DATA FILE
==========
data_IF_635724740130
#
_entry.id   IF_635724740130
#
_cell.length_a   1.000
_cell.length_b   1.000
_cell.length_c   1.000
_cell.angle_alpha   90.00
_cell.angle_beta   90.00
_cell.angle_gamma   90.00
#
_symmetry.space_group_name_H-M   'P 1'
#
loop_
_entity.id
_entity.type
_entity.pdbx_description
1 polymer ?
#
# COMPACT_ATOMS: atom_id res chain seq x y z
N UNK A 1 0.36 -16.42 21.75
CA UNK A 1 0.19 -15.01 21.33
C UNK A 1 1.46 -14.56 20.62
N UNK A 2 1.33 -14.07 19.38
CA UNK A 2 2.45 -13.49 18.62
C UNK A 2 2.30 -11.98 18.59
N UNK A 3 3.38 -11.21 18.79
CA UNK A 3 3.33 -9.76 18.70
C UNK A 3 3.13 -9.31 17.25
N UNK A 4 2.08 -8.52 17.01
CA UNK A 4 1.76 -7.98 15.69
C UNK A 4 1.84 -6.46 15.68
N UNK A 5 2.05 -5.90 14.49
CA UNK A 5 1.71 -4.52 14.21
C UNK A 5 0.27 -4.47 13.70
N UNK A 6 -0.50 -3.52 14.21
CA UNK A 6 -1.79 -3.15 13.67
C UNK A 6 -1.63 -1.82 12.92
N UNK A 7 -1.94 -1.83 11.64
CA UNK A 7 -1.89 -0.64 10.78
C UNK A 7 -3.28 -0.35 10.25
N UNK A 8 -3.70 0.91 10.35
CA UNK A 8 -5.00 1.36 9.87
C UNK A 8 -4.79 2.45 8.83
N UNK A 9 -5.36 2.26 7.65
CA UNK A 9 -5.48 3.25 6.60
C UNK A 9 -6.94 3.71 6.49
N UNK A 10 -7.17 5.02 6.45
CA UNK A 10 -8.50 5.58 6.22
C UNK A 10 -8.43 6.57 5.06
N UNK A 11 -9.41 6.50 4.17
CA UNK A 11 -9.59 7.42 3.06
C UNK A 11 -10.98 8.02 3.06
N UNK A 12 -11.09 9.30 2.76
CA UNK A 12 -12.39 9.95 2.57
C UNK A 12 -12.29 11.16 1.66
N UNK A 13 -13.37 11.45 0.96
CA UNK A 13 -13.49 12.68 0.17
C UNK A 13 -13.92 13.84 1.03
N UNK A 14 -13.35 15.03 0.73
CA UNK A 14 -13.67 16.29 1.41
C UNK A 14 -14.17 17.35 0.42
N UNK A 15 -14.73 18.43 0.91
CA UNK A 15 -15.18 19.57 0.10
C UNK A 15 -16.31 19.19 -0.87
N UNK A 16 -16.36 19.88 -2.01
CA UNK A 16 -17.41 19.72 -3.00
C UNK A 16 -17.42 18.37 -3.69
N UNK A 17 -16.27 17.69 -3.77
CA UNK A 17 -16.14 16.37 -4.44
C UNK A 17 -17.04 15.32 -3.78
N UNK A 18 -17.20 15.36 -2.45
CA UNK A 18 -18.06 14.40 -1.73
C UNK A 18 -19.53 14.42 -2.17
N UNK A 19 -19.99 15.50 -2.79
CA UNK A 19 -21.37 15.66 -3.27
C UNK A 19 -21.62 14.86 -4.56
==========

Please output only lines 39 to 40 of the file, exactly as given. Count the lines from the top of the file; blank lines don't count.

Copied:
N UNK A 7 -1.94 -1.83 11.64
CA UNK A 7 -1.89 -0.64 10.78